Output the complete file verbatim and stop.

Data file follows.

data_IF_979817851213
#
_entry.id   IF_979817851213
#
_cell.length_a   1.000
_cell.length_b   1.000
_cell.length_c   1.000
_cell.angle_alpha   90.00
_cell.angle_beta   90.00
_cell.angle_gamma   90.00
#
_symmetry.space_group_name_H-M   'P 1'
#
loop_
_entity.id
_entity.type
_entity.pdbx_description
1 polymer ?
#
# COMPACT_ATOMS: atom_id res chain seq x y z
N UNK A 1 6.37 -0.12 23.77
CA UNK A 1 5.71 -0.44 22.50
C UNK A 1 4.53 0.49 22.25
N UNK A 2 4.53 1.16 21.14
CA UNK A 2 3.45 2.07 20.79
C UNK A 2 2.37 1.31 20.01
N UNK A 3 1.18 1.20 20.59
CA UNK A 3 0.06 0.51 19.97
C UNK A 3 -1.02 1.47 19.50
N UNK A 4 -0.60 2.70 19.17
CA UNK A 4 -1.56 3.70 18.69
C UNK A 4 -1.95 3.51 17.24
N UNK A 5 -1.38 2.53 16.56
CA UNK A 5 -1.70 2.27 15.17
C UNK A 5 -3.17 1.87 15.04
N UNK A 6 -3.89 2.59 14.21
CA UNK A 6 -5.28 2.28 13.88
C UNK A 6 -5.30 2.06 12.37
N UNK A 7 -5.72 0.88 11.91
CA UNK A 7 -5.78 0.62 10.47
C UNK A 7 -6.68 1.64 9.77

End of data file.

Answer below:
data_IF_979817851213
#
_entry.id   IF_979817851213
#
_cell.length_a   1.000
_cell.length_b   1.000
_cell.length_c   1.000
_cell.angle_alpha   90.00
_cell.angle_beta   90.00
_cell.angle_gamma   90.00
#
_symmetry.space_group_name_H-M   'P 1'
#
loop_
_entity.id
_entity.type
_entity.pdbx_description
1 polymer ?
#
# COMPACT_ATOMS: atom_id res chain seq x y z
N UNK A 1 6.37 -0.12 23.77
CA UNK A 1 5.71 -0.44 22.50
C UNK A 1 4.53 0.49 22.25
N UNK A 2 4.53 1.16 21.14
CA UNK A 2 3.45 2.07 20.79
C UNK A 2 2.37 1.31 20.01
N UNK A 3 1.18 1.20 20.59
CA UNK A 3 0.06 0.51 19.97
C UNK A 3 -1.02 1.47 19.50
N UNK A 4 -0.60 2.70 19.17
CA UNK A 4 -1.56 3.70 18.69
C UNK A 4 -1.95 3.51 17.24
N UNK A 5 -1.38 2.53 16.56
CA UNK A 5 -1.70 2.27 15.17
C UNK A 5 -3.17 1.87 15.04
N UNK A 6 -3.89 2.59 14.21
CA UNK A 6 -5.28 2.28 13.88
C UNK A 6 -5.30 2.06 12.37
N UNK A 7 -5.72 0.88 11.91
CA UNK A 7 -5.78 0.62 10.47
C UNK A 7 -6.68 1.64 9.77